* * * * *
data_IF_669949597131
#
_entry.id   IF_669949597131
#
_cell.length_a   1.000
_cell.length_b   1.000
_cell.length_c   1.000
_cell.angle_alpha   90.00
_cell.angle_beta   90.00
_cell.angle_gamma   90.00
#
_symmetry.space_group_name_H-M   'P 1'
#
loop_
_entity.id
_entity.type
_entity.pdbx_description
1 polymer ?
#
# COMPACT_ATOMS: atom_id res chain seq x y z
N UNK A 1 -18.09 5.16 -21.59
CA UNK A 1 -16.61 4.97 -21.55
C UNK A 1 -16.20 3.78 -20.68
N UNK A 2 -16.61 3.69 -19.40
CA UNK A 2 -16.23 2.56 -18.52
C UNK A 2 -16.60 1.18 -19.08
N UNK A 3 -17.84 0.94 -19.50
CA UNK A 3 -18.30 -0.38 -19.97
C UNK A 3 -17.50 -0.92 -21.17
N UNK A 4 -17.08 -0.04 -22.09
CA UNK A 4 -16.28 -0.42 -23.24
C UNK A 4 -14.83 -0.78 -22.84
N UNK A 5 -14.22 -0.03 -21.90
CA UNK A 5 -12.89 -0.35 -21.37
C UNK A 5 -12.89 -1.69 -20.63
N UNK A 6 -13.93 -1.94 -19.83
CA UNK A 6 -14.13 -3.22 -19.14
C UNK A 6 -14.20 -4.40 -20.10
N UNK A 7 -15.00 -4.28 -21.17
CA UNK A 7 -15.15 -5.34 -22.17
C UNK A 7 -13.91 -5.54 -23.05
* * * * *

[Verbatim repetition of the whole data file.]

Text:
data_IF_669949597131
#
_entry.id   IF_669949597131
#
_cell.length_a   1.000
_cell.length_b   1.000
_cell.length_c   1.000
_cell.angle_alpha   90.00
_cell.angle_beta   90.00
_cell.angle_gamma   90.00
#
_symmetry.space_group_name_H-M   'P 1'
#
loop_
_entity.id
_entity.type
_entity.pdbx_description
1 polymer ?
#
# COMPACT_ATOMS: atom_id res chain seq x y z
N UNK A 1 -18.09 5.16 -21.59
CA UNK A 1 -16.61 4.97 -21.55
C UNK A 1 -16.20 3.78 -20.68
N UNK A 2 -16.61 3.69 -19.40
CA UNK A 2 -16.23 2.56 -18.52
C UNK A 2 -16.60 1.18 -19.08
N UNK A 3 -17.84 0.94 -19.50
CA UNK A 3 -18.30 -0.38 -19.97
C UNK A 3 -17.50 -0.92 -21.17
N UNK A 4 -17.08 -0.04 -22.09
CA UNK A 4 -16.28 -0.42 -23.24
C UNK A 4 -14.83 -0.78 -22.84
N UNK A 5 -14.22 -0.03 -21.90
CA UNK A 5 -12.89 -0.35 -21.37
C UNK A 5 -12.89 -1.69 -20.63
N UNK A 6 -13.93 -1.94 -19.83
CA UNK A 6 -14.13 -3.22 -19.14
C UNK A 6 -14.20 -4.40 -20.10
N UNK A 7 -15.00 -4.28 -21.17
CA UNK A 7 -15.15 -5.34 -22.17
C UNK A 7 -13.91 -5.54 -23.05